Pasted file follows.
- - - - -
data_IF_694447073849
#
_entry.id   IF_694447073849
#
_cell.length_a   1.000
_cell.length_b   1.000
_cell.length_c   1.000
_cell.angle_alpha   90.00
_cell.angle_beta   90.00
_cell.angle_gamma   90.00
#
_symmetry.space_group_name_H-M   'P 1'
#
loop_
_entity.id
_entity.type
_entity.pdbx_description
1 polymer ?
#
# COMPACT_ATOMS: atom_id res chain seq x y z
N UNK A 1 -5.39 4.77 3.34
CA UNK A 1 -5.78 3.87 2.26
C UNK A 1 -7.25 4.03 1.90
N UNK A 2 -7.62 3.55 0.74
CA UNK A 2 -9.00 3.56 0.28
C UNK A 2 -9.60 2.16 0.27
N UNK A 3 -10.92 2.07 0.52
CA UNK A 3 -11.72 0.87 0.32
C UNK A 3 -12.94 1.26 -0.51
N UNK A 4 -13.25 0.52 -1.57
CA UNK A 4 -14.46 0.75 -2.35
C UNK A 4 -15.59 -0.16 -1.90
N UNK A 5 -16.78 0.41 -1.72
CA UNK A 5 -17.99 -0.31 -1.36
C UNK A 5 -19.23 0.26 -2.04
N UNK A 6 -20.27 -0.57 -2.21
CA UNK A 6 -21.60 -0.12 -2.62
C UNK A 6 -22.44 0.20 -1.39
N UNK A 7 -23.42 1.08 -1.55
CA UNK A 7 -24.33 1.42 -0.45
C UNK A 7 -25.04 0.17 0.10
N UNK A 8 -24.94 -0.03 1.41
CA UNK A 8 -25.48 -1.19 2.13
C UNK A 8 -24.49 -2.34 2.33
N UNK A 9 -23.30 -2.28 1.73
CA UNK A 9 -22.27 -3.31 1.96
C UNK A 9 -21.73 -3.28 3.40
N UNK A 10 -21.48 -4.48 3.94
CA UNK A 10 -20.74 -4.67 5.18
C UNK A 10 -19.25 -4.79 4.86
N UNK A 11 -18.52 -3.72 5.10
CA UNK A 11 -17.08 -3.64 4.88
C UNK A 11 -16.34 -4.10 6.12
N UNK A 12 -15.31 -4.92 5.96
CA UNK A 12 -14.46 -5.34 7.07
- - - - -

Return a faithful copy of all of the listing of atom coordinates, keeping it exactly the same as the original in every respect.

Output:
data_IF_694447073849
#
_entry.id   IF_694447073849
#
_cell.length_a   1.000
_cell.length_b   1.000
_cell.length_c   1.000
_cell.angle_alpha   90.00
_cell.angle_beta   90.00
_cell.angle_gamma   90.00
#
_symmetry.space_group_name_H-M   'P 1'
#
loop_
_entity.id
_entity.type
_entity.pdbx_description
1 polymer ?
#
# COMPACT_ATOMS: atom_id res chain seq x y z
N UNK A 1 -5.39 4.77 3.34
CA UNK A 1 -5.78 3.87 2.26
C UNK A 1 -7.25 4.03 1.90
N UNK A 2 -7.62 3.55 0.74
CA UNK A 2 -9.00 3.56 0.28
C UNK A 2 -9.60 2.16 0.27
N UNK A 3 -10.92 2.07 0.52
CA UNK A 3 -11.72 0.87 0.32
C UNK A 3 -12.94 1.26 -0.51
N UNK A 4 -13.25 0.52 -1.57
CA UNK A 4 -14.46 0.75 -2.35
C UNK A 4 -15.59 -0.16 -1.90
N UNK A 5 -16.78 0.41 -1.72
CA UNK A 5 -17.99 -0.31 -1.36
C UNK A 5 -19.23 0.26 -2.04
N UNK A 6 -20.27 -0.57 -2.21
CA UNK A 6 -21.60 -0.12 -2.62
C UNK A 6 -22.44 0.20 -1.39
N UNK A 7 -23.42 1.08 -1.55
CA UNK A 7 -24.33 1.42 -0.45
C UNK A 7 -25.04 0.17 0.10
N UNK A 8 -24.94 -0.03 1.41
CA UNK A 8 -25.48 -1.19 2.13
C UNK A 8 -24.49 -2.34 2.33
N UNK A 9 -23.30 -2.28 1.73
CA UNK A 9 -22.27 -3.31 1.96
C UNK A 9 -21.73 -3.28 3.40
N UNK A 10 -21.48 -4.48 3.94
CA UNK A 10 -20.74 -4.67 5.18
C UNK A 10 -19.25 -4.79 4.86
N UNK A 11 -18.52 -3.72 5.10
CA UNK A 11 -17.08 -3.64 4.88
C UNK A 11 -16.34 -4.10 6.12
N UNK A 12 -15.31 -4.92 5.96
CA UNK A 12 -14.46 -5.34 7.07